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When Is Someone Responsible for Not Acting?

By T. Parker Haratine
14 Jul 2022
photograph of empty chair with "Lifeguard On Duty" sign displayed

A recent law in Minnesota legalized edible marijuana for those over the age of 21 with support from both Republicans and Democrats. While this new law is perhaps unsurprising to many locals and lawmakers, it came as a surprise to one Republican who voted for the bill. Minnesota State Senator Jim Abeler claims that he was not aware of what he was voting for. In fact, he called for the legislature to repeal the new law, a call that was shot down as quickly as it was raised.

Abeler’s claim, that he was not aware of what he was voting for, might be met with genuine suspicion. It’s presumably a part of Abeler’s job to know what he is voting for, and such a claim might be disingenuous. But, for the sake of argument, I would like to consider Abeler’s claim to be genuine.

If Abeler was not aware that his vote would support the legalization of edible marijuana, is he still responsible for his vote?

Abeler’s claim effectively amounts to a denial of one if not both of the classical conditions of moral responsibility: (i) awareness and (ii) voluntariness. Classically, individuals are responsible for an action only if both of these conditions are met. Abeler’s claim is a denial of awareness concerning the specific content of the bill. And his claim is a denial of voluntariness with respect to support for the specifics about which he was unaware. Indeed, assuming Abeler’s claim is genuine, how could Abeler willfully vote to legalize marijuana edibles if he wasn’t aware of this aspect of the bill?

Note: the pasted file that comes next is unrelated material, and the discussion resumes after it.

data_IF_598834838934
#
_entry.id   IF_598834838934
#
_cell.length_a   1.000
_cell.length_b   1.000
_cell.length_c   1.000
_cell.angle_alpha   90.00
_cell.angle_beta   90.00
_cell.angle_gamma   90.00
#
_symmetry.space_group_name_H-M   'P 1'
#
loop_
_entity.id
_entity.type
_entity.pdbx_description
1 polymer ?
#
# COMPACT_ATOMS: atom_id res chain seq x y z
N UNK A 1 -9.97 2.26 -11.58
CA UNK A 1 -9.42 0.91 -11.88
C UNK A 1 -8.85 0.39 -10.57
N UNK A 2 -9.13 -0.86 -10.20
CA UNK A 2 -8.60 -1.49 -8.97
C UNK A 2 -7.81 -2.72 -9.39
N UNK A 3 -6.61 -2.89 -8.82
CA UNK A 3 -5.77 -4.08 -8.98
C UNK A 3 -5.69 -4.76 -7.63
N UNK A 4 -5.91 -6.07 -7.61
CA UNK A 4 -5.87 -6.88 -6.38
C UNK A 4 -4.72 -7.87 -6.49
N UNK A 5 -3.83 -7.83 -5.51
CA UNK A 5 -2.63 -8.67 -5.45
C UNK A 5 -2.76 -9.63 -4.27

This particular question is an application of the following general question:

Is an individual responsible for something the same individual fails to do?

In philosophy and law, this problem is known as the problem of negligent omissions (see here for an overview in law, and here for an excellent piece in philosophy).

Pinning down when a lack of action becomes a failure of action is tricky. For example, we generally think that if a child is drowning and there is an individual nearby who does not act, this individual is culpable in some sense. The individual ought to have acted and did not — there is a negligent omission. However, we do not generally think the individual is culpable if he is not able to save the child. For example, if the individual is a couple of miles away and unaware of the child drowning, he does not seem to be culpable for not acting.